Posted by: Joe English | February 17, 2013

Training — Keeping Your Eyes on the Prize

running-advice-bugIt seems like I’ve been hitting some familiar and related topics over the last few weeks: keeping yourself focused on the end goal; staying with it when it gets tough; and, understanding how to you keep your workouts from becoming work. Today I want to give you a reminder that when you do put in the time and the “work” you’ll get there. There is a prize at the end of the road. That’s why you do all of this work.

Coach Joe at the Hagg Lake 50K 2013

Coach Joe at the Hagg Lake 50K 2013

Yesterday was my first ultra-marathon in a number of years. I’ve been training for an Ironman-distance Triathlon that’s coming up in a couple of months. In preparation for that race, I’ve been doing some very long workouts and I wanted to get out and log some long miles on my legs to see how that would feel. The race that I was doing was a trail race on single-track with a moderate amount of climbing in it. I know that it was going to be a bit of a grinder and would be muddy and very slippery in sections.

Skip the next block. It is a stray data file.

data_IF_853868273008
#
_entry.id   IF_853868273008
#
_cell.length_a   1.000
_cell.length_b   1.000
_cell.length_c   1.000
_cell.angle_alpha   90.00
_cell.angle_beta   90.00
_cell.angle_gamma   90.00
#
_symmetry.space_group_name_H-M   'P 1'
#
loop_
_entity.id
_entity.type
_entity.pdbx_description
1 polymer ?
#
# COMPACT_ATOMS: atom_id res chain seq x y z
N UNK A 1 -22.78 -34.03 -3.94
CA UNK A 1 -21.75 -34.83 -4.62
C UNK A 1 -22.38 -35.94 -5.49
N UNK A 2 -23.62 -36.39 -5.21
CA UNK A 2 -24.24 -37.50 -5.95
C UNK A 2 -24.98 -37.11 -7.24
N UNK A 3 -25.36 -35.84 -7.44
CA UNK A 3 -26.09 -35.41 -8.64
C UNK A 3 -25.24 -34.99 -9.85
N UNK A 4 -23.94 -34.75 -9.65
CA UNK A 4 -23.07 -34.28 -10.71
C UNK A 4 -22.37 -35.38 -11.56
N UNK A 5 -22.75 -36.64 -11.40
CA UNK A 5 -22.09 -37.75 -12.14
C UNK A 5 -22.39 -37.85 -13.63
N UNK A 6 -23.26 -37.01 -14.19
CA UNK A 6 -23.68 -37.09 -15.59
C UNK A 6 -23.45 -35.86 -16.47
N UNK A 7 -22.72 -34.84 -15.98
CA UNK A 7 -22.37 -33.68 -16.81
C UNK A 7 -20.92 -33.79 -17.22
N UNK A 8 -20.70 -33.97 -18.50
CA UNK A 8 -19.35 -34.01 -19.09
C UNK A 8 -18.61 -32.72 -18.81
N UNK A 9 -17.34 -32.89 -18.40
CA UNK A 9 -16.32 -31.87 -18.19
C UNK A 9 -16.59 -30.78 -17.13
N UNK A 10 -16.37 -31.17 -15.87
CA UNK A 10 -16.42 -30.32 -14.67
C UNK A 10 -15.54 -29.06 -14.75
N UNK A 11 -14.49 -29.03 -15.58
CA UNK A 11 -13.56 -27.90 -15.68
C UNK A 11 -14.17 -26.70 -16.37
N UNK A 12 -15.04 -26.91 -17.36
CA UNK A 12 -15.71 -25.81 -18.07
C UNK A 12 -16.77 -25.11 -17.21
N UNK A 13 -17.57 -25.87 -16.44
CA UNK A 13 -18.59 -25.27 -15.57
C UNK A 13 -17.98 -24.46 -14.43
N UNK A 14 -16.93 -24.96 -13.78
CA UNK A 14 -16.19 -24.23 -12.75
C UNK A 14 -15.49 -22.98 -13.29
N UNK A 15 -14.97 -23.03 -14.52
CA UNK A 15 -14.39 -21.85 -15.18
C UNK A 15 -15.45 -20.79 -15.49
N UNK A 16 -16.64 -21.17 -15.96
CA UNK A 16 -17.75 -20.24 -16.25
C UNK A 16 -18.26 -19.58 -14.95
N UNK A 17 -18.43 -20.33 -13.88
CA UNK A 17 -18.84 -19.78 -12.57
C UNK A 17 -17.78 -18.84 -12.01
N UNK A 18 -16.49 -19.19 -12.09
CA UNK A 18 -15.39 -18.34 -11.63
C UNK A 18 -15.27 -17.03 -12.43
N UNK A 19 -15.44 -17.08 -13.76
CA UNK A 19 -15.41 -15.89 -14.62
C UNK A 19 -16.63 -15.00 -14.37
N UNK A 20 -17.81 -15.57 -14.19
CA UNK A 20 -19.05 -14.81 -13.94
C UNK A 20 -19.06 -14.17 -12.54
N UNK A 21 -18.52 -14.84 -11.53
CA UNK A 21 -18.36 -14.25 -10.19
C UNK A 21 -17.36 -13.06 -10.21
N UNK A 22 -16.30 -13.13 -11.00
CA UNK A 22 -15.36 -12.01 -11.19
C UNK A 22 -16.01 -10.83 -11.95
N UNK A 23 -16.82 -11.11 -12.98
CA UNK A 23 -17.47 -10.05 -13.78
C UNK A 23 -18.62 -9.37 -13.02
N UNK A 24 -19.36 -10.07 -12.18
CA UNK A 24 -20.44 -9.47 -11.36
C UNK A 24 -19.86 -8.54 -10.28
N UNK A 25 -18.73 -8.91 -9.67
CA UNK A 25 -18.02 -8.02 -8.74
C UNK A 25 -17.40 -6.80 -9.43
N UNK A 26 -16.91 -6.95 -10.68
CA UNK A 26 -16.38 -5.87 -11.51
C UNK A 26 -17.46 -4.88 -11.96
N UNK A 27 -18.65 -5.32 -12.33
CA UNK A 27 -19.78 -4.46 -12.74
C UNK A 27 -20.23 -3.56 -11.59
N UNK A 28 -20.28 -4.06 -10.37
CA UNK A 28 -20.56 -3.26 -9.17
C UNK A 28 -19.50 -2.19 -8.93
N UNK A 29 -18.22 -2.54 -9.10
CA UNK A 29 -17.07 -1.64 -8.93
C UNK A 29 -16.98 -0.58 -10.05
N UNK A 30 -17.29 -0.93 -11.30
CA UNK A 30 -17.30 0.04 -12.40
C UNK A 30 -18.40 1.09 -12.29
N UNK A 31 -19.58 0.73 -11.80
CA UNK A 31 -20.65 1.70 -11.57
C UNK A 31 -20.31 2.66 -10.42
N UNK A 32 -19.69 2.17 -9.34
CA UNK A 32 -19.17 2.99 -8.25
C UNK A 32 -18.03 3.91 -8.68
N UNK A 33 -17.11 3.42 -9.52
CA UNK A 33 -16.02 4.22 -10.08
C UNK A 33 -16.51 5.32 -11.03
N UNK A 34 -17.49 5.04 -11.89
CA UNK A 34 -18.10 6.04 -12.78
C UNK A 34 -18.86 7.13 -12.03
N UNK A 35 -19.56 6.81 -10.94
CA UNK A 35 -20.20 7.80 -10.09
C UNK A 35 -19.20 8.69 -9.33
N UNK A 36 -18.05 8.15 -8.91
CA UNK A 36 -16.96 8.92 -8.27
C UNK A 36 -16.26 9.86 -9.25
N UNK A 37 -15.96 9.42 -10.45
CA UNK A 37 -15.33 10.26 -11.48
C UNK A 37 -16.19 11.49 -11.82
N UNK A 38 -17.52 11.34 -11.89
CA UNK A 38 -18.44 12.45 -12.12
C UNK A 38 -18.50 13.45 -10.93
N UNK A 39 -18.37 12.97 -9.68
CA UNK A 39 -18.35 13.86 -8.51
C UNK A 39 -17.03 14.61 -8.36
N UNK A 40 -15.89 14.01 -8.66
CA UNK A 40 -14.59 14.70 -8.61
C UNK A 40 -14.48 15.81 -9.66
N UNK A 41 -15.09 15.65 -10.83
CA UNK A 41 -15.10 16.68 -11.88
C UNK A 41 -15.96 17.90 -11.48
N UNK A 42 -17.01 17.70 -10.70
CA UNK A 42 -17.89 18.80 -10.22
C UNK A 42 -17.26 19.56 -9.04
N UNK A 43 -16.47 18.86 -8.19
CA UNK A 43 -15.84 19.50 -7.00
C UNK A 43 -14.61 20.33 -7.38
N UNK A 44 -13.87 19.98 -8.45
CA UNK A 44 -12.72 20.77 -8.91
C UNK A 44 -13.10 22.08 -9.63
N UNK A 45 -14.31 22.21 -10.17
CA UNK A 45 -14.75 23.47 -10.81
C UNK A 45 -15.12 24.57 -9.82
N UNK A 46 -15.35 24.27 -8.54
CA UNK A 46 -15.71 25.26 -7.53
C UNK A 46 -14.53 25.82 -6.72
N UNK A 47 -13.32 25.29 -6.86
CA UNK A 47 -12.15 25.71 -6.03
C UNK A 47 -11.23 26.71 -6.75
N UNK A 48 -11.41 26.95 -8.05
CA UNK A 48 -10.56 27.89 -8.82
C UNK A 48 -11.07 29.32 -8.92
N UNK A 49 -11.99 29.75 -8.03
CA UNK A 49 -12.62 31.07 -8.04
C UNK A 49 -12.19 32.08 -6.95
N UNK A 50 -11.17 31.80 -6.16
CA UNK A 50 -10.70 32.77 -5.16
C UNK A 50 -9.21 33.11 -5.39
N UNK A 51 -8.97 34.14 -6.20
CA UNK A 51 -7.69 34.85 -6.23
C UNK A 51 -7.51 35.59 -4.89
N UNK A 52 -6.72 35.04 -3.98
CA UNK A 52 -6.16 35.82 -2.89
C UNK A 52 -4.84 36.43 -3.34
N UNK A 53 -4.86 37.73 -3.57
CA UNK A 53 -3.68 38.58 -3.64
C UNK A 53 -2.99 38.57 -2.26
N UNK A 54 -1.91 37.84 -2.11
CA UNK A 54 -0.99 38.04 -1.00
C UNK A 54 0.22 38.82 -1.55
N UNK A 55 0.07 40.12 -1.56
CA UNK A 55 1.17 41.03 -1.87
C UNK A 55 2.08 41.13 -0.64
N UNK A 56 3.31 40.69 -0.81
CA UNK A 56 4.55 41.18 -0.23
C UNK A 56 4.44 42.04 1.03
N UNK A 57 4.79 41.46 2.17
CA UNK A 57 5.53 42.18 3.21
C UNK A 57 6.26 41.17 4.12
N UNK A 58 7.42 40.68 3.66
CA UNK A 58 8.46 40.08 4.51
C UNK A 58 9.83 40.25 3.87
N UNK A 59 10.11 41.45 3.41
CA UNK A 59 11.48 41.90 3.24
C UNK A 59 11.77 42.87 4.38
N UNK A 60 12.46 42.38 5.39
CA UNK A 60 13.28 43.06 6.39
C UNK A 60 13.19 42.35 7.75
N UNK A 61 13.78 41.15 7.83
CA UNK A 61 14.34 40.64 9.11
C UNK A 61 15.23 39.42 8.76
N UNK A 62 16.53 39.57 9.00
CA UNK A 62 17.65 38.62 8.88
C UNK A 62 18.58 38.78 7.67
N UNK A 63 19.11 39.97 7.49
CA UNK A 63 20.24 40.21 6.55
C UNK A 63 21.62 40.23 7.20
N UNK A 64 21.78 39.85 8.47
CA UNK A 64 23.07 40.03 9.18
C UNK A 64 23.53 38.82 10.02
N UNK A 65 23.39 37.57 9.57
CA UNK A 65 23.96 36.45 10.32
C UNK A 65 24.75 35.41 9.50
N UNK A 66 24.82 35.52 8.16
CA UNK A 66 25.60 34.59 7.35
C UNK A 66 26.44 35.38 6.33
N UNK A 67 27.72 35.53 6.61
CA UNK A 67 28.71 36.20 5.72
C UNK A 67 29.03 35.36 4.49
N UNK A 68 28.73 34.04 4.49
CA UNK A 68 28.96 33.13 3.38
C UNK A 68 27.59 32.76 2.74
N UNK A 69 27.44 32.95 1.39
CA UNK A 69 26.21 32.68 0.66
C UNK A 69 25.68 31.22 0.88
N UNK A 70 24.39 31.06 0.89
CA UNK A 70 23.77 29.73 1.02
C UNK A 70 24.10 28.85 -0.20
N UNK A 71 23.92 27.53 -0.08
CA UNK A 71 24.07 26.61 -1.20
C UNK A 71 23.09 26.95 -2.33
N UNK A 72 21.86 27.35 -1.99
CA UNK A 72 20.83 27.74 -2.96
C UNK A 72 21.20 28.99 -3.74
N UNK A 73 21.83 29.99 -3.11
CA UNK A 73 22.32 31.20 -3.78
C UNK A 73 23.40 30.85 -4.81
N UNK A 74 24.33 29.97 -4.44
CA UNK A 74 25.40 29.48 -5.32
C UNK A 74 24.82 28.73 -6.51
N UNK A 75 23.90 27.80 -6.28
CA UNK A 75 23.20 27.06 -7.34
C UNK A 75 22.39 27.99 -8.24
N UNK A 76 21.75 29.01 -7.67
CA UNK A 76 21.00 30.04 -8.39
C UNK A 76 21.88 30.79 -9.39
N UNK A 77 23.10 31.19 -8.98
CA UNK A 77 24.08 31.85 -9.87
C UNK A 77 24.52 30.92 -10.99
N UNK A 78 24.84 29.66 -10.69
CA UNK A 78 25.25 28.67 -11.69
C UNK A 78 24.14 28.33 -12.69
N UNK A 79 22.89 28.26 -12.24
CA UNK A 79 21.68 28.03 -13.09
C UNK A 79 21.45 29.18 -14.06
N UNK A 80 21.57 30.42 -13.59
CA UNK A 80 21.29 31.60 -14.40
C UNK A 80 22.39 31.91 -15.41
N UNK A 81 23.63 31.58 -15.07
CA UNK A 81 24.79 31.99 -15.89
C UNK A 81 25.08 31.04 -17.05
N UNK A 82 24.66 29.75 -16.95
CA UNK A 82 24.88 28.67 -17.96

In the early miles of the race I kept reminding myself that the point of the exercise was not to race to win, but to race to train. I wanted a good, high-quality effort, that would contribute to my overall training plan for my upcoming “important” race. And I had to keep this present in my thoughts throughout the day. This was an element in my training plan and I needed to keep my eyes on the prize out there a couple of months ago.

Almost from the start of the race I found myself chatting with other runners. By relaxing and knowing that this was supposed to be something that I was doing “for fun”, I kept it light and kept my mood upbeat. I admit I was a bit of a chatty Kathy through most of the first 25 miles or so. I ended up running in a train with three other runners (two of the top three women and one other male runner). We chatted about our kids, upcoming races, and our training. And they all laughed every time I fell going across bridges.

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